Fire Emblem has been a longstanding franchise for Nintendo, being their premier strategy RPG series amongst their ranks for over 30 years. There have been ups and downs along the way, with some notable highlights in recent times that have propelled it to the heights we see today. However, there has been some doubt since the announcement of Fire Emblem Engage. Ditching the aspects that made Fire Emblem: Three Houses so popular and instead going back to its simpler roots, does Engage live up to the franchise’s pedigree, or does it fail to be engaging?
Fire Emblem Engage
Developed by Intelligent Systems
Published by Nintendo
Released: 20th January 2023
Digital copy provided by Nintendo UK
The story of Engage takes a step back from the complex, politically driven plot of Three Houses. You won’t be engaging with moral grey areas or dubious motivations, as Engage adopts a more traditional good versus evil plot. It follows the awakening of the Divine Dragon, Alear (or whatever you wish to call them) after they have slept for 1,000 years after the war against the Fell Dragon Sombron. The end of their slumber marks the signs of Sombron’s resurrection, inflicting their wrath against the land of Elyos once again. It’s up to Alear to gather an army from the many nations of the land to strike back against the dark dragon.
Just because the plot is simple doesn’t necessarily mean it’s bad though. There were several moments where the game knew when it should be taken seriously. However, there are also plenty of moments of levity, sometimes even bordering on farcical. I would argue that it’s all subject to opinion, as the tropey nature of the plot will either be gladly expected or underwhelming, or even cringe worthy.
It is worth noting that Engage is absolutely a return to form, bringing things back to simpler days like with the Game Boy Advance titles, rather than pushing things forward. For people whose first entry was Three Houses, this could well be a disappointment, but for long-time fans it can be a welcome moment of reprieve from all the seriousness. Considering Engage is a celebration of Fire Emblem’s history, with all of the Emblem heroes from across the series, having a traditional affair is very fitting.
Gameplay revolves around taking turns to position your units on a grid based map. Foes litter the map, which you must move up to and engage (pun not intended) in combat. Likewise, the enemy also has turns to position itself too, so be on the lookout for when they attack too. Careful planning of where you position your units is paramount to success, as not to take too much damage and even lose a unit in battle. The terrain of a map will impact where you can move, with some obstacles like thickets reducing the move distance, or others that outright can’t be crossed unless the unit can fly. The type of unit affects how far they can move on the grid, as heavily armoured ones can’t move as far as regular infantry, and those on horseback can move even further than that.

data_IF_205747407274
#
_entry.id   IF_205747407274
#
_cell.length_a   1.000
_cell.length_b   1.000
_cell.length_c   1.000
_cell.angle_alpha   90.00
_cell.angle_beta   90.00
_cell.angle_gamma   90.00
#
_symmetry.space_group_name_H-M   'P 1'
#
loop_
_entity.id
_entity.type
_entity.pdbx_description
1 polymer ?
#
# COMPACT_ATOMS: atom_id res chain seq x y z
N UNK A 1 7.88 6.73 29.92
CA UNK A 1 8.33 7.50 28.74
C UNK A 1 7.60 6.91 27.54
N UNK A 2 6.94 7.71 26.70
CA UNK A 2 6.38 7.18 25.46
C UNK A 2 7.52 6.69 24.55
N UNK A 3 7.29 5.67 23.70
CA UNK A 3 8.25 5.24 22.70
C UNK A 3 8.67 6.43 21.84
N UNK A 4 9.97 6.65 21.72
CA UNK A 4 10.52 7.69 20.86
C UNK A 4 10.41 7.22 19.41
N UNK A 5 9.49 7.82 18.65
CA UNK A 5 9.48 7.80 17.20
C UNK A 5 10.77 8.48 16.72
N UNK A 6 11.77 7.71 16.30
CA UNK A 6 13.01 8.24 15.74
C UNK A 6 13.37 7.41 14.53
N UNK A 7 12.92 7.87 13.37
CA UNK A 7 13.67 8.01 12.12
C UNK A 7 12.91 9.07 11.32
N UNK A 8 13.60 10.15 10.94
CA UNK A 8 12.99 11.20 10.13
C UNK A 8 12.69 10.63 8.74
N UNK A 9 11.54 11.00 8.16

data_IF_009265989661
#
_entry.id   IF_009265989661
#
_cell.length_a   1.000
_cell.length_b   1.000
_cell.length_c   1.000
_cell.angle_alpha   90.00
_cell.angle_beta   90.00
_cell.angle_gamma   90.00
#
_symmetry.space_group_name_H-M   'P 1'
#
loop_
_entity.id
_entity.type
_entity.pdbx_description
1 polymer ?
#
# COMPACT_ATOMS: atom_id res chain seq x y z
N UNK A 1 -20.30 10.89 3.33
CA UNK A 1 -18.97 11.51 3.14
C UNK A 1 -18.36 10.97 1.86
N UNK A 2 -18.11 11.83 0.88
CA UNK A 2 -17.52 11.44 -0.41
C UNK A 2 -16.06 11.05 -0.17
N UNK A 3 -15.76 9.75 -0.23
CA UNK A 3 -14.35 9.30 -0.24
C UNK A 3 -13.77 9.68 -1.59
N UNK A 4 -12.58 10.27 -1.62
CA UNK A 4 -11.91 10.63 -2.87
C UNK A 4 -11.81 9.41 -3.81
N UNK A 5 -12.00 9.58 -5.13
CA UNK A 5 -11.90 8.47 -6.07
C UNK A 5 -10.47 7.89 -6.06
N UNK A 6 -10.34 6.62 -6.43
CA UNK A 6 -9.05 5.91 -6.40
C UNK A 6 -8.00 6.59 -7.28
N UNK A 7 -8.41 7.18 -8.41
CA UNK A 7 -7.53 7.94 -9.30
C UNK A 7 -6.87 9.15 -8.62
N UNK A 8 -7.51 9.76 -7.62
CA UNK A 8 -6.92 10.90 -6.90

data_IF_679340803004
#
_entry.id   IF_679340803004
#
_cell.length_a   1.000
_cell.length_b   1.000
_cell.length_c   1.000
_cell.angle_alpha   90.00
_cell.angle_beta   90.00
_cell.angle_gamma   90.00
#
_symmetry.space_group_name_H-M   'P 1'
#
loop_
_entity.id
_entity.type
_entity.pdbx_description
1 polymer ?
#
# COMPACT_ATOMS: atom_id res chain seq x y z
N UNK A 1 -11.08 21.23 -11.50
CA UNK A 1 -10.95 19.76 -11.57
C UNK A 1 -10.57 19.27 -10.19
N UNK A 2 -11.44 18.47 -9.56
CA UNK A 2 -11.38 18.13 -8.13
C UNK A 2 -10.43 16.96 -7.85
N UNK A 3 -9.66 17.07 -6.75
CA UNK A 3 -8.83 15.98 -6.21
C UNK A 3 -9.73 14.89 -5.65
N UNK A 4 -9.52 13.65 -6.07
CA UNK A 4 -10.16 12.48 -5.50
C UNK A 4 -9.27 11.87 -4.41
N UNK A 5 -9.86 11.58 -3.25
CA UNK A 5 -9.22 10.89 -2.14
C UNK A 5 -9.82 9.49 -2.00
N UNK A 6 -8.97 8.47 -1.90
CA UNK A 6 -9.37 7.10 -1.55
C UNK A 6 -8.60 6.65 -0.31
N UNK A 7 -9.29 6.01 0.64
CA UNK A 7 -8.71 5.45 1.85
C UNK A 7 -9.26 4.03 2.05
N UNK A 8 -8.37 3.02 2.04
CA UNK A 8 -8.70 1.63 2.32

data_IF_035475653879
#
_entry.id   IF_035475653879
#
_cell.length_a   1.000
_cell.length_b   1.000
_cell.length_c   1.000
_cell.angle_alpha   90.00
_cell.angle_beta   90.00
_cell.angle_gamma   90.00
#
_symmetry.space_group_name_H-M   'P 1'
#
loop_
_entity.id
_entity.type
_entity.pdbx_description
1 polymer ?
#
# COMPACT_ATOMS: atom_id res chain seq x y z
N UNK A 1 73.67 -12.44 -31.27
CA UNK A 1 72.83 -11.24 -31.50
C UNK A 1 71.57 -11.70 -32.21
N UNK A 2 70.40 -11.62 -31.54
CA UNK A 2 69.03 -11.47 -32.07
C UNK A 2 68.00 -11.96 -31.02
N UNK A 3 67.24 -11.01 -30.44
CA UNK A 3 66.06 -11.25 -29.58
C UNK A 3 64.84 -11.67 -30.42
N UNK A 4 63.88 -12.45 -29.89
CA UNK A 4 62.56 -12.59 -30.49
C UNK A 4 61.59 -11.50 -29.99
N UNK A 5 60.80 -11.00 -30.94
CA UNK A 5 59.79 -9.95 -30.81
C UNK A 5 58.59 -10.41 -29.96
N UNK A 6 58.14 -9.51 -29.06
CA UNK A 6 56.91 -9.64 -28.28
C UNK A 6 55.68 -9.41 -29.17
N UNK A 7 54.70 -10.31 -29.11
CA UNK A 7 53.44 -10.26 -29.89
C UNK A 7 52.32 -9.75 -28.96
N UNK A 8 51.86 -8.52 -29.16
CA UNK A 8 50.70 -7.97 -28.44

Attacking a foe is as simple as positioning a unit within their attack range close enough for them to strike, usually one space away for melee attackers or several for ranged ones. Once in battle, it isn’t just a case of selecting an attack and being done with it, there are variables that can affect the outcome, some of which are left to chance. The most important one is the weapon triangle, determining an attack’s effectiveness. In simplest terms, swords are effective against axes, axes against lances, and lances against swords. There are a few others to keep in mind, such as bows being strong against flying enemies, but this covers the jist of things.
New mechanics to the game are the break and smash systems. If you attack with a positive weapon match-up, the enemy is inflicted with break and drop their weapon. This makes them unable to counterattack and be incapable of attacking for the next combat instance they’re involved in. This makes it rather handy for levelling up weaker units, as you can break them with a stronger one and allow them to finish the enemy off without fear of being damaged, or even killed. Do note that the status reverts to normal once it’s the enemy’s turn, so it can’t be used to stagger them indefinitely. Smash is a status that is inflicted by certain heavy weapons. Once you attack with one, it pushes the foe back one space on the map. If you do this with their back up against a wall, it will also inflict break on them.